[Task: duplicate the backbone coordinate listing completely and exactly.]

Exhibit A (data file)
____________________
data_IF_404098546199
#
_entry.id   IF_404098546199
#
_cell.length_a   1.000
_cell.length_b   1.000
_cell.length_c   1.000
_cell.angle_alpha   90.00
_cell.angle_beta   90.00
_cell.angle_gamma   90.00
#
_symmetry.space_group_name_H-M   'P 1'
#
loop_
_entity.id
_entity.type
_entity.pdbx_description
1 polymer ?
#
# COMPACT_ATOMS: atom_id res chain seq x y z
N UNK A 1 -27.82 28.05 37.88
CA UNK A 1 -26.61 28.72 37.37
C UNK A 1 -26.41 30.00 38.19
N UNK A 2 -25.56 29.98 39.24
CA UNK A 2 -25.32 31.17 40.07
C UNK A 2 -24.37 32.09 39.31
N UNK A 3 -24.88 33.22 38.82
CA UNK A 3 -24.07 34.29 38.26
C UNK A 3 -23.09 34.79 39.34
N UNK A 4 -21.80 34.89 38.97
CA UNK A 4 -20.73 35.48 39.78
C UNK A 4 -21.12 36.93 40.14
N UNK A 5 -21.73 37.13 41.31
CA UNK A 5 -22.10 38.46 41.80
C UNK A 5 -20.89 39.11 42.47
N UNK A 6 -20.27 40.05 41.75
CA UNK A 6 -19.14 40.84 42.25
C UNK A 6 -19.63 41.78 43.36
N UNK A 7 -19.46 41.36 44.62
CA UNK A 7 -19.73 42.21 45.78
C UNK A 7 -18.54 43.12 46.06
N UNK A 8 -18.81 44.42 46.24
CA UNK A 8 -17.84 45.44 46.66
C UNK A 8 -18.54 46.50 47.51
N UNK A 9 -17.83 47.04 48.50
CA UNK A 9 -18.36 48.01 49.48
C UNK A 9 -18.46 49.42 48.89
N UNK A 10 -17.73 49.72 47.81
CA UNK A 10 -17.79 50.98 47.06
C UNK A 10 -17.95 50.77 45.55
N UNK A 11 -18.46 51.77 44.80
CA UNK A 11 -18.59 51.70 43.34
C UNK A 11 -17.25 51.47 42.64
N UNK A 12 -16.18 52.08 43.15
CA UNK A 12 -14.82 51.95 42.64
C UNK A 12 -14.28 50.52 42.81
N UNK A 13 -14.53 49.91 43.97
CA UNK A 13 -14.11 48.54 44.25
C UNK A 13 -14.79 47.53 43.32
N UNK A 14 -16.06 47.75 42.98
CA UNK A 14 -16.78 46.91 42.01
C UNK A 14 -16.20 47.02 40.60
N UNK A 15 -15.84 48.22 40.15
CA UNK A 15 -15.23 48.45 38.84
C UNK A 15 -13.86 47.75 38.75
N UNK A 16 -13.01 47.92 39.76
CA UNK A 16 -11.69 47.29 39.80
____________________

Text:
data_IF_404098546199
#
_entry.id   IF_404098546199
#
_cell.length_a   1.000
_cell.length_b   1.000
_cell.length_c   1.000
_cell.angle_alpha   90.00
_cell.angle_beta   90.00
_cell.angle_gamma   90.00
#
_symmetry.space_group_name_H-M   'P 1'
#
loop_
_entity.id
_entity.type
_entity.pdbx_description
1 polymer ?
#
# COMPACT_ATOMS: atom_id res chain seq x y z
N UNK A 1 -27.82 28.05 37.88
CA UNK A 1 -26.61 28.72 37.37
C UNK A 1 -26.41 30.00 38.19
N UNK A 2 -25.56 29.98 39.24
CA UNK A 2 -25.32 31.17 40.07
C UNK A 2 -24.37 32.09 39.31
N UNK A 3 -24.88 33.22 38.82
CA UNK A 3 -24.07 34.29 38.26
C UNK A 3 -23.09 34.79 39.34
N UNK A 4 -21.80 34.89 38.97
CA UNK A 4 -20.73 35.48 39.78
C UNK A 4 -21.12 36.93 40.14
N UNK A 5 -21.73 37.13 41.31
CA UNK A 5 -22.10 38.46 41.80
C UNK A 5 -20.89 39.11 42.47
N UNK A 6 -20.27 40.05 41.75
CA UNK A 6 -19.14 40.84 42.25
C UNK A 6 -19.63 41.78 43.36
N UNK A 7 -19.46 41.36 44.62
CA UNK A 7 -19.73 42.21 45.78
C UNK A 7 -18.54 43.12 46.06
N UNK A 8 -18.81 44.42 46.24
CA UNK A 8 -17.84 45.44 46.66
C UNK A 8 -18.54 46.50 47.51
N UNK A 9 -17.83 47.04 48.50
CA UNK A 9 -18.36 48.01 49.48
C UNK A 9 -18.46 49.42 48.89
N UNK A 10 -17.73 49.72 47.81
CA UNK A 10 -17.79 50.98 47.06
C UNK A 10 -17.95 50.77 45.55
N UNK A 11 -18.46 51.77 44.80
CA UNK A 11 -18.59 51.70 43.34
C UNK A 11 -17.25 51.47 42.64
N UNK A 12 -16.18 52.08 43.15
CA UNK A 12 -14.82 51.95 42.64
C UNK A 12 -14.28 50.52 42.81
N UNK A 13 -14.53 49.91 43.97
CA UNK A 13 -14.11 48.54 44.25
C UNK A 13 -14.79 47.53 43.32
N UNK A 14 -16.06 47.75 42.98
CA UNK A 14 -16.78 46.91 42.01
C UNK A 14 -16.20 47.02 40.60
N UNK A 15 -15.84 48.22 40.15
CA UNK A 15 -15.23 48.45 38.84
C UNK A 15 -13.86 47.75 38.75
N UNK A 16 -13.01 47.92 39.76
CA UNK A 16 -11.69 47.29 39.80